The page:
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AuthorMittelstaedt, Peter. author
TitlePhilosophical Problems of Modern Physics [electronic resource] / by Peter Mittelstaedt
ImprintDordrecht : Springer Netherlands, 1976
Connect tohttp://dx.doi.org/10.1007/978-94-010-9617-1
Descript X, 211 p. 1 illus. online resource

SUMMARY

Professor Peter Mittelstaedt is a physicist whose primary concern is the foundations of current physical theories. This concern has made him, through his prolonged, incisive and detailed examinations of the structures and overall characteristics of these theories, into a philosopher of physic- of contemporary physics, to be precise, of relativistic theories of space and time, and of the logic of quantum mechanics, in particular. The present book, which expounds his main ideas in these matters, has seen four editions (in German), each including newer results - as indeed does the present translation: see the author's 1975 preface to the English translation. Perhaps this is the place to repeat the author's chief problem and mention his own approach, even though they are expounded in his Introยญ duction. How close is Mittelstaedt to Kant's understanding of science? We are at liberty to choose a framework for thought - a logic and a methodยญ ology - prior to experience (in the classic sense, to think a priori); yet we choose a framework so as to fit our empirical findings. How is this done? How may it be understood and justified? This is obviously the question of all philosophies that evolve from, and are in reaction to, Kant's system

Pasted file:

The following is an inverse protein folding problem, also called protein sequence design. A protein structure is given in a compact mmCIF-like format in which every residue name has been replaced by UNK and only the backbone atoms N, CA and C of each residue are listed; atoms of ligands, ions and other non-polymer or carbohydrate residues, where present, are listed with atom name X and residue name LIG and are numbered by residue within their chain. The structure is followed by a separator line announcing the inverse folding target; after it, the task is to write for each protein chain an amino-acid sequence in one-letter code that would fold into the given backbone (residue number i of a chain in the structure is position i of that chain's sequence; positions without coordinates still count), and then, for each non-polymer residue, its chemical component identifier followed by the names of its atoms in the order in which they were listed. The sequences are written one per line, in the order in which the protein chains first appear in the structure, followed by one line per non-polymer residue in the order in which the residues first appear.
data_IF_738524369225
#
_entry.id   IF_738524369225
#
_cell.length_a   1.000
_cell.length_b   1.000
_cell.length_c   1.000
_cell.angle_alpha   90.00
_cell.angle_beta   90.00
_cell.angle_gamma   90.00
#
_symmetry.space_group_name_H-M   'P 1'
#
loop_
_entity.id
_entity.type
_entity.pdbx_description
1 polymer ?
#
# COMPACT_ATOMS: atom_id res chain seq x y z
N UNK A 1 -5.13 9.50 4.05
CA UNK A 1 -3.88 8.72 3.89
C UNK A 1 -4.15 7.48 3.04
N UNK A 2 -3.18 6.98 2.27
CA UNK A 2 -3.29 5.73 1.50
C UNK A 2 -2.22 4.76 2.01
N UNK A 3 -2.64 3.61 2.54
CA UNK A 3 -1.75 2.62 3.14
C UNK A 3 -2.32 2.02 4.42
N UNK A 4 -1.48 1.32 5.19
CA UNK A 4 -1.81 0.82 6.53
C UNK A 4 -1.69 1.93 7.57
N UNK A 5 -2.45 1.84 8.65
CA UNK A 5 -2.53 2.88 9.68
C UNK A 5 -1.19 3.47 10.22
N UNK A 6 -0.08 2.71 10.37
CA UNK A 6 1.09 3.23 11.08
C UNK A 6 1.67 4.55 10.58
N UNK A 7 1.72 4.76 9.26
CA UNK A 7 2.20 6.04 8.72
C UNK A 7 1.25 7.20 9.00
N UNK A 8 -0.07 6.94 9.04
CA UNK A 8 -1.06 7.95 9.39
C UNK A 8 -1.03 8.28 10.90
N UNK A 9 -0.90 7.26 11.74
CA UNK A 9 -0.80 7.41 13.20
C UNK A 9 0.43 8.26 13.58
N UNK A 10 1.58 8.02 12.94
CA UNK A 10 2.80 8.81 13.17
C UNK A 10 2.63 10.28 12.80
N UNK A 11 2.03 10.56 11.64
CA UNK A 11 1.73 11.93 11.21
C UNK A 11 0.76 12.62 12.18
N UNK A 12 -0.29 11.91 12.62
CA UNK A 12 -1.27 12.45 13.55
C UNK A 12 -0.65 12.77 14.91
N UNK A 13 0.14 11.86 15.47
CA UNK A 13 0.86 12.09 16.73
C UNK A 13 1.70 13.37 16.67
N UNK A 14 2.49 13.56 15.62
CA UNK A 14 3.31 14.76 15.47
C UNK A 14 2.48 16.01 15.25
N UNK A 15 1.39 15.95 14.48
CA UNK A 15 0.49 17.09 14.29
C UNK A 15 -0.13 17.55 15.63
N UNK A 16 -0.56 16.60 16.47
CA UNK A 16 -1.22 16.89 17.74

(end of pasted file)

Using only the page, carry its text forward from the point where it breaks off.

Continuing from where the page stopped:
CONTENT

I/Space and Time -- 1. Formulation of the Problem -- 2. The Special Theory of Relativity -- 3. The Structure of Physics in the Theory of Relativity -- 4. Space and Time in the Philosophy of Kant -- 5. Critique of the Concept of Time in the Theory of Relativity -- II/Euclidean And Riemannian Geometry -- 1. Formulation of the Problem -- 2. The Foundation of Euclidean Geometry -- 3. The Theory of the Metric Field -- 4. The Foundation of a Physical Geometry -- 5. Summary -- III/The Quantum-Mechanical Measurement Process -- 1. The Uncertainty Relation -- 2. Quantum Theory -- 3. The Measuring Process -- 4. The Cut -- 5. The Function of the Observer in Quantum Theory -- IV/The Concept of Substance -- 1. The Concept of Substance in Classical Physics -- 2. The Concept of Substance in Quantum Theory -- 3. Objectifiability -- 4. Critique of the Concept of Substance in Quantum Theory -- V/The Causal Law -- 1. The Concept of Causality in Philosophy -- 2. The Concept of Causality in Physics -- 3. The Invalidity of the Causal Law in Quantum Theory -- 4. The Problem of Hidden Parameters -- VI/Logic and Quantum Logic -- 1. Formulation of the Problem -- 2. Classical Logic -- 3. The Logic of Commensurable Properties -- 4. The Logic of Incommensurable Properties -- 5. Probability and Quantum Logic -- 6. Summary


Philosophy Philosophy and science Philosophy Philosophy of Science



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